As an employee, your take-home pay is influenced by the way you fill out IRS form W4. Your employer uses this form to determine the amount of federal income tax to withhold from your paychecks. If you contribute to your employer’s 401(k) plan, your take-home pay is also affected. Whereas a W4 concerns federal income tax withholding, 401(k) contributions are paycheck deductions that are made to fund your retirement account.
Without your W4, it is difficult for your employer to withhold the correct amount of federal income tax from your paychecks. Because this tax is mandatory, unless you qualify for an exemption, the Internal Revenue Service requires employers to withhold at single filing status with zero exemptions or allowances, if an employee fails to fill out a W4; this is the highest tax bracket. When filling out the W4, go through lines A to G and claim the personal exemptions you are entitled to. On the withholding allowance certificate portion of the form, put your filing status and total number of exemptions/allowances. Your employer uses your W4 data and the IRS withholding tax tables to figure out the exact amount of federal income tax to withhold from each of your paychecks.
Retirement plans vary by employer. In many cases, employers offer traditional 401(k) and Roth 401(k) options. The former allows you to make contributions in pretax dollars, and the latter in post-tax dollars. To set up a 401(k) plan, your employer must comply with four basic rules: establish a written plan, set up a trust fund for the plan’s assets, implement a record-keeping system, and provide plan data to participants. The IRS regulates the maximum amount that participants may contribute to a 401(k) plan each year. You can opt for a flat or percentage amount of your earnings to go toward the plan.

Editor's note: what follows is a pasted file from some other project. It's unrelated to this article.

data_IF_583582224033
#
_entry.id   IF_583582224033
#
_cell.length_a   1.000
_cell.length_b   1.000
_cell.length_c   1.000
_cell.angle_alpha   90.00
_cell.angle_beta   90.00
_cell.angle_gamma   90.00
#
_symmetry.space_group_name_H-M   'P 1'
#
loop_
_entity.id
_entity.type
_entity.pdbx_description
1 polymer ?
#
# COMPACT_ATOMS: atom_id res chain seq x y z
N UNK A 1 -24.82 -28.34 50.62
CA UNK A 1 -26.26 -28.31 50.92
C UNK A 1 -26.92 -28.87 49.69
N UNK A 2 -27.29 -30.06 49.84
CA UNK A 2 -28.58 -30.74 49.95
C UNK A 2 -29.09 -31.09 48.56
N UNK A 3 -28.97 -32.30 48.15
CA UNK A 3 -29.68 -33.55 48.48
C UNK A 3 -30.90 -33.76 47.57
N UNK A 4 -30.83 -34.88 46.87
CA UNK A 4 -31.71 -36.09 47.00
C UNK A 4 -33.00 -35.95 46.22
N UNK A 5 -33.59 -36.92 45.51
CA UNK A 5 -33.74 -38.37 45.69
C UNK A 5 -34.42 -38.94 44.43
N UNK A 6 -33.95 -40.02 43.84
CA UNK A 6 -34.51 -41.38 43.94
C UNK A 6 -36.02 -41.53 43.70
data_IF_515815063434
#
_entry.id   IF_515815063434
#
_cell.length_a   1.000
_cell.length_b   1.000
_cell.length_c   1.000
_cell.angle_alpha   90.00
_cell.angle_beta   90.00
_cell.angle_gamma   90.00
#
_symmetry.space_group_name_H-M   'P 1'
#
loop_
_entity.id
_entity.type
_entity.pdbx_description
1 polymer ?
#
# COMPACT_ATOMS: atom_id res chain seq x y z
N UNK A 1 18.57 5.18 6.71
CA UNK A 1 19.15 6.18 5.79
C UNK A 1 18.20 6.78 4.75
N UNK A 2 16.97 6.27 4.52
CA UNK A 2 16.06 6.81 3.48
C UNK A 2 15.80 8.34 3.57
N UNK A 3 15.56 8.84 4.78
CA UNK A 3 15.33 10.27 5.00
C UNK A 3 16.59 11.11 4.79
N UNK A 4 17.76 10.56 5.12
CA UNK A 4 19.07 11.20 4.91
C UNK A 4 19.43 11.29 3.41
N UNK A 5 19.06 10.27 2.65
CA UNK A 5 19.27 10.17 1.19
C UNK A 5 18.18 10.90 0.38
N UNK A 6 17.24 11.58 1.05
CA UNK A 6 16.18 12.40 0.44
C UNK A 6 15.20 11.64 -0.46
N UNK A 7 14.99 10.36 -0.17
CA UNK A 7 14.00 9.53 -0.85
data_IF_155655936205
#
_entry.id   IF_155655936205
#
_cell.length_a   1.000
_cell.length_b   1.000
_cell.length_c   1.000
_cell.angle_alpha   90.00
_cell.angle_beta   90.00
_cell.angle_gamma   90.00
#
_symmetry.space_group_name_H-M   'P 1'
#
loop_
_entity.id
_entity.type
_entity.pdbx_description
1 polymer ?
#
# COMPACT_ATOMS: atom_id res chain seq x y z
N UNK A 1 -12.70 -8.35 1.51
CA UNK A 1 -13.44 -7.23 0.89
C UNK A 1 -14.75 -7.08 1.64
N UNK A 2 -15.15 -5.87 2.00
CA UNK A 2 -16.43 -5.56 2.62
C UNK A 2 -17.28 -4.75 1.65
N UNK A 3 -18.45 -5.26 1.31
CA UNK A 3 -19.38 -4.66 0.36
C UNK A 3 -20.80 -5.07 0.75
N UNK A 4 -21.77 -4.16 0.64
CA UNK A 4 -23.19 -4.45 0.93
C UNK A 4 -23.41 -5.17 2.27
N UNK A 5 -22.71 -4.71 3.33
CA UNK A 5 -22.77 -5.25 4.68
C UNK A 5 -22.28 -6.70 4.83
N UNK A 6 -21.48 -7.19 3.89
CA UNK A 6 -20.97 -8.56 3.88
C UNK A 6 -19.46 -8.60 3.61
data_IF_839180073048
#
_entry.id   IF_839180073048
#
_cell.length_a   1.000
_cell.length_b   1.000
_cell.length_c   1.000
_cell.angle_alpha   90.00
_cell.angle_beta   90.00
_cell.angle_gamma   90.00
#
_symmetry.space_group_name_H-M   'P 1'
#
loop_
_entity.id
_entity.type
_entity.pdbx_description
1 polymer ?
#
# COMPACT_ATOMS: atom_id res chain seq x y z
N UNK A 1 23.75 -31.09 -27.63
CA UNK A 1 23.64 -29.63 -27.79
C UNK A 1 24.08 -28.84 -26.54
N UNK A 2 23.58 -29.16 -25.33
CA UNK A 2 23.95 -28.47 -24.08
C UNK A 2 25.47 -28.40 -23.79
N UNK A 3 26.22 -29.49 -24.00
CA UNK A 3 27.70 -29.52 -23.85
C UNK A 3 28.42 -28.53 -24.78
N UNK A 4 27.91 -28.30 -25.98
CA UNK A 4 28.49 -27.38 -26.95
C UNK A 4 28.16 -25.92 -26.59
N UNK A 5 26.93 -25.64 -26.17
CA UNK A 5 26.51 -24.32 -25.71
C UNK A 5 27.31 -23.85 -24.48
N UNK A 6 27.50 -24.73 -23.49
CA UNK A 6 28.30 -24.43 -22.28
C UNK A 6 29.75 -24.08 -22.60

Each exemption you claim on your W4, gives an amount that lowers your taxable income; therefore, the more exemptions you claim, the less federal income tax you pay. Likewise, the fewer allowances you claim, the more tax you pay. For example, as a married individual, you may claim your spouse and all of your dependents on the form; make sure your spouse does not claim those same dependents on his W4. Being married also puts you in a lower tax bracket than being single. Therefore, if you have many exemptions and claim as married, you pay less tax than someone who earns the same salary or wages as you but claims fewer exemptions and single filing status.
Pretax 401(k) contributions are made after federal income tax is withheld from your gross income; this process increases your take-home pay. Specifically, your employer subtracts the 401(k) amount from your earnings, then withholds federal income tax. Because the contribution is taken out prior to federal income tax, your taxable wages are reduced and your take-home pay is increased. In the case of a Roth 401(k), which is post-tax, your take-home pay is not increased, because the contribution is made after federal income tax is withheld from your paychecks. This process does not lower your taxable income.
Traditional 401(k) contributions are not subject to federal income tax withholding, but when you withdraw from the plan, the money is subject to taxation. Roth 401(k) withdrawal is not subject to taxation because your employer already withheld the tax from your paychecks in post-tax dollars. Note that a W4 relates only to federal income tax withholding. Regardless of whether your 401(k) contributions are made in pretax or post-tax dollars, both are subject to Social Security and Medicare tax withholding.
- Changing Withholdings at Work After a Baby
- Income Taxes and Withholdings
- Can the 10% Early Withdrawal Penalty Be Taken From My 401(k) When I Make the Withdrawal?
- How to Reduce Your Taxes to Balance Your Budget
- Is My Pension Subject to State Taxes?
- Rules on the Medicare Tax Withheld
- A Voluntary Withholding Agreement
- Must an Employer Withhold Federal Taxes on an Hourly Employee?
- IRS Penalties for Underwithholding
- Affects of Being Married on W-4 Tax Withholding